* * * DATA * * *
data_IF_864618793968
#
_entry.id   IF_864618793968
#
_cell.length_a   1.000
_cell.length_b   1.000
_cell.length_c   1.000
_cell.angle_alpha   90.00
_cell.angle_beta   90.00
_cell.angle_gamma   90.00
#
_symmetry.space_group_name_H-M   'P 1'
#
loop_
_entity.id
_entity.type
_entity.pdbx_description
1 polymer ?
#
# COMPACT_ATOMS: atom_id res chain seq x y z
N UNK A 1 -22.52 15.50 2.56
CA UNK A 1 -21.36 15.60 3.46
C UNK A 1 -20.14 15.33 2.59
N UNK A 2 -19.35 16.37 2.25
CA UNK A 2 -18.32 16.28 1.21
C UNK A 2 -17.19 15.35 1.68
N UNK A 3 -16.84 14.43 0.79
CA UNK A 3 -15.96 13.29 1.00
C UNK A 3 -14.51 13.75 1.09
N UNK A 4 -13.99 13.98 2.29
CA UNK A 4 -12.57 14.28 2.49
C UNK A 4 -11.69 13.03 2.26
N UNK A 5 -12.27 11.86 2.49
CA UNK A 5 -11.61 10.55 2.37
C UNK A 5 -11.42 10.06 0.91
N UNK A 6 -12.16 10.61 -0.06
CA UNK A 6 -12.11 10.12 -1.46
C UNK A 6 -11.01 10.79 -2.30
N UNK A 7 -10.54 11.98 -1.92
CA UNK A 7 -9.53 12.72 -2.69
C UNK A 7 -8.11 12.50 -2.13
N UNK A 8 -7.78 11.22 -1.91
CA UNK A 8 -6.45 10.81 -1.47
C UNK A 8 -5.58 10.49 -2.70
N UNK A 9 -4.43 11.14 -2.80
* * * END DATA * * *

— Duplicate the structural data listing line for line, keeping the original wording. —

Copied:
data_IF_864618793968
#
_entry.id   IF_864618793968
#
_cell.length_a   1.000
_cell.length_b   1.000
_cell.length_c   1.000
_cell.angle_alpha   90.00
_cell.angle_beta   90.00
_cell.angle_gamma   90.00
#
_symmetry.space_group_name_H-M   'P 1'
#
loop_
_entity.id
_entity.type
_entity.pdbx_description
1 polymer ?
#
# COMPACT_ATOMS: atom_id res chain seq x y z
N UNK A 1 -22.52 15.50 2.56
CA UNK A 1 -21.36 15.60 3.46
C UNK A 1 -20.14 15.33 2.59
N UNK A 2 -19.35 16.37 2.25
CA UNK A 2 -18.32 16.28 1.21
C UNK A 2 -17.19 15.35 1.68
N UNK A 3 -16.84 14.43 0.79
CA UNK A 3 -15.96 13.29 1.00
C UNK A 3 -14.51 13.75 1.09
N UNK A 4 -13.99 13.98 2.29
CA UNK A 4 -12.57 14.28 2.49
C UNK A 4 -11.69 13.03 2.26
N UNK A 5 -12.27 11.86 2.49
CA UNK A 5 -11.61 10.55 2.37
C UNK A 5 -11.42 10.06 0.91
N UNK A 6 -12.16 10.61 -0.06
CA UNK A 6 -12.11 10.12 -1.46
C UNK A 6 -11.01 10.79 -2.30
N UNK A 7 -10.54 11.98 -1.92
CA UNK A 7 -9.53 12.72 -2.69
C UNK A 7 -8.11 12.50 -2.13
N UNK A 8 -7.78 11.22 -1.91
CA UNK A 8 -6.45 10.81 -1.47
C UNK A 8 -5.58 10.49 -2.70
N UNK A 9 -4.43 11.14 -2.80